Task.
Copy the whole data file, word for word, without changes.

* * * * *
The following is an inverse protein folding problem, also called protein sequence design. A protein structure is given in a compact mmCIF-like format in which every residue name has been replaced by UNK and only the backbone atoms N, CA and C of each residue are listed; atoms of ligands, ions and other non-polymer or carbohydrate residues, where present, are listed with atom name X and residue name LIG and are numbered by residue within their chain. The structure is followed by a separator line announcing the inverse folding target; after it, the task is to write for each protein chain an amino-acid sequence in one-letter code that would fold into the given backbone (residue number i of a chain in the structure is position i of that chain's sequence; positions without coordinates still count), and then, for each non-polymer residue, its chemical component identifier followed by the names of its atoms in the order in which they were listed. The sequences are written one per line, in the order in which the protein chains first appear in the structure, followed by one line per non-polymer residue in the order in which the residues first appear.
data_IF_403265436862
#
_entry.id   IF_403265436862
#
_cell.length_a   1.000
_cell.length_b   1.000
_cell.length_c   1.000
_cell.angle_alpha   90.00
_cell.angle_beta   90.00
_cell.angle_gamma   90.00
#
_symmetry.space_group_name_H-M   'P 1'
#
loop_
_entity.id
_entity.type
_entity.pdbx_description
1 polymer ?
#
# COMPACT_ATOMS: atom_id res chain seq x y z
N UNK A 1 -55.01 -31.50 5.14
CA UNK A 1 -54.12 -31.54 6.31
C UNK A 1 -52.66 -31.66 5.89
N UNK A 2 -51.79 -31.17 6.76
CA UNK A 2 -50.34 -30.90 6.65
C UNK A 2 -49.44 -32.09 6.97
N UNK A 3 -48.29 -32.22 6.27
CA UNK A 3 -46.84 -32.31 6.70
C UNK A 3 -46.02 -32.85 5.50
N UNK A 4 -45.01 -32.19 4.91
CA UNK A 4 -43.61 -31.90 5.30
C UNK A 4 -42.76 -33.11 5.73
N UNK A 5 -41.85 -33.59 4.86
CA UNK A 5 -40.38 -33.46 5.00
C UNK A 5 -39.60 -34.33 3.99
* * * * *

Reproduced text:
The following is an inverse protein folding problem, also called protein sequence design. A protein structure is given in a compact mmCIF-like format in which every residue name has been replaced by UNK and only the backbone atoms N, CA and C of each residue are listed; atoms of ligands, ions and other non-polymer or carbohydrate residues, where present, are listed with atom name X and residue name LIG and are numbered by residue within their chain. The structure is followed by a separator line announcing the inverse folding target; after it, the task is to write for each protein chain an amino-acid sequence in one-letter code that would fold into the given backbone (residue number i of a chain in the structure is position i of that chain's sequence; positions without coordinates still count), and then, for each non-polymer residue, its chemical component identifier followed by the names of its atoms in the order in which they were listed. The sequences are written one per line, in the order in which the protein chains first appear in the structure, followed by one line per non-polymer residue in the order in which the residues first appear.
data_IF_403265436862
#
_entry.id   IF_403265436862
#
_cell.length_a   1.000
_cell.length_b   1.000
_cell.length_c   1.000
_cell.angle_alpha   90.00
_cell.angle_beta   90.00
_cell.angle_gamma   90.00
#
_symmetry.space_group_name_H-M   'P 1'
#
loop_
_entity.id
_entity.type
_entity.pdbx_description
1 polymer ?
#
# COMPACT_ATOMS: atom_id res chain seq x y z
N UNK A 1 -55.01 -31.50 5.14
CA UNK A 1 -54.12 -31.54 6.31
C UNK A 1 -52.66 -31.66 5.89
N UNK A 2 -51.79 -31.17 6.76
CA UNK A 2 -50.34 -30.90 6.65
C UNK A 2 -49.44 -32.09 6.97
N UNK A 3 -48.29 -32.22 6.27
CA UNK A 3 -46.84 -32.31 6.70
C UNK A 3 -46.02 -32.85 5.50
N UNK A 4 -45.01 -32.19 4.91
CA UNK A 4 -43.61 -31.90 5.30
C UNK A 4 -42.76 -33.11 5.73
N UNK A 5 -41.85 -33.59 4.86
CA UNK A 5 -40.38 -33.46 5.00
C UNK A 5 -39.60 -34.33 3.99